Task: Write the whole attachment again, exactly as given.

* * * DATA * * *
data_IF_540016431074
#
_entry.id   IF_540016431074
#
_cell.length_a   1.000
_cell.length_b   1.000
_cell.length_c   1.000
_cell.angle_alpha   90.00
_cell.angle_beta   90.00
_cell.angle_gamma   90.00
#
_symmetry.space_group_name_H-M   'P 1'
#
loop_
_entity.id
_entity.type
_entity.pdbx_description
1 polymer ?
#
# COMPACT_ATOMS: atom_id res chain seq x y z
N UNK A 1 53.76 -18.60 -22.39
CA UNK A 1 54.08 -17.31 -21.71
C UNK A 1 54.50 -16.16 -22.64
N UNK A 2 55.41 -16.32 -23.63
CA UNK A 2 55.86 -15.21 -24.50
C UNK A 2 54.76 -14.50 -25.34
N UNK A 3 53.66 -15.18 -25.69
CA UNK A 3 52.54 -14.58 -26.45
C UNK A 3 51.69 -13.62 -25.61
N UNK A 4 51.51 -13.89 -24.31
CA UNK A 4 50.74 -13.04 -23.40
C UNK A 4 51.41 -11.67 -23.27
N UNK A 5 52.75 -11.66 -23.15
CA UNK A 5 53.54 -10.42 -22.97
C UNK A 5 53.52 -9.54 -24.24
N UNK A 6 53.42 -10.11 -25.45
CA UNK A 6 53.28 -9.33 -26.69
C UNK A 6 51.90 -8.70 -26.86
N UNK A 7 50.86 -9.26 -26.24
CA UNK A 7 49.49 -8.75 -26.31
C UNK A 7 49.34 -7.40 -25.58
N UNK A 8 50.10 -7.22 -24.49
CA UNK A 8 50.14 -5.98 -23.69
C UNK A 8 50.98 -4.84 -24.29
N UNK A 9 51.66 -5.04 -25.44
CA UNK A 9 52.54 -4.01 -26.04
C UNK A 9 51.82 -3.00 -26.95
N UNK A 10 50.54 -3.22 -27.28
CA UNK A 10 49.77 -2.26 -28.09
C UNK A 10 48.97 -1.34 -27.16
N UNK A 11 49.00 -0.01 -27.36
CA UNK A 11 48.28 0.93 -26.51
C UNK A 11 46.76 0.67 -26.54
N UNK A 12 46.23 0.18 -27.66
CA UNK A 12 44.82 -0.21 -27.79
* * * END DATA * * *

data_IF_540016431074
#
_entry.id   IF_540016431074
#
_cell.length_a   1.000
_cell.length_b   1.000
_cell.length_c   1.000
_cell.angle_alpha   90.00
_cell.angle_beta   90.00
_cell.angle_gamma   90.00
#
_symmetry.space_group_name_H-M   'P 1'
#
loop_
_entity.id
_entity.type
_entity.pdbx_description
1 polymer ?
#
# COMPACT_ATOMS: atom_id res chain seq x y z
N UNK A 1 53.76 -18.60 -22.39
CA UNK A 1 54.08 -17.31 -21.71
C UNK A 1 54.50 -16.16 -22.64
N UNK A 2 55.41 -16.32 -23.63
CA UNK A 2 55.86 -15.21 -24.50
C UNK A 2 54.76 -14.50 -25.34
N UNK A 3 53.66 -15.18 -25.69
CA UNK A 3 52.54 -14.58 -26.45
C UNK A 3 51.69 -13.62 -25.61
N UNK A 4 51.51 -13.89 -24.31
CA UNK A 4 50.74 -13.04 -23.40
C UNK A 4 51.41 -11.67 -23.27
N UNK A 5 52.75 -11.66 -23.15
CA UNK A 5 53.54 -10.42 -22.97
C UNK A 5 53.52 -9.54 -24.24
N UNK A 6 53.42 -10.11 -25.45
CA UNK A 6 53.28 -9.33 -26.69
C UNK A 6 51.90 -8.70 -26.86
N UNK A 7 50.86 -9.26 -26.24
CA UNK A 7 49.49 -8.75 -26.31
C UNK A 7 49.34 -7.40 -25.58
N UNK A 8 50.10 -7.22 -24.49
CA UNK A 8 50.14 -5.98 -23.69
C UNK A 8 50.98 -4.84 -24.29
N UNK A 9 51.66 -5.04 -25.44
CA UNK A 9 52.54 -4.01 -26.04
C UNK A 9 51.82 -3.00 -26.95
N UNK A 10 50.54 -3.22 -27.28
CA UNK A 10 49.77 -2.26 -28.09
C UNK A 10 48.97 -1.34 -27.16
N UNK A 11 49.00 -0.01 -27.36
CA UNK A 11 48.28 0.93 -26.51
C UNK A 11 46.76 0.67 -26.54
N UNK A 12 46.23 0.18 -27.66
CA UNK A 12 44.82 -0.21 -27.79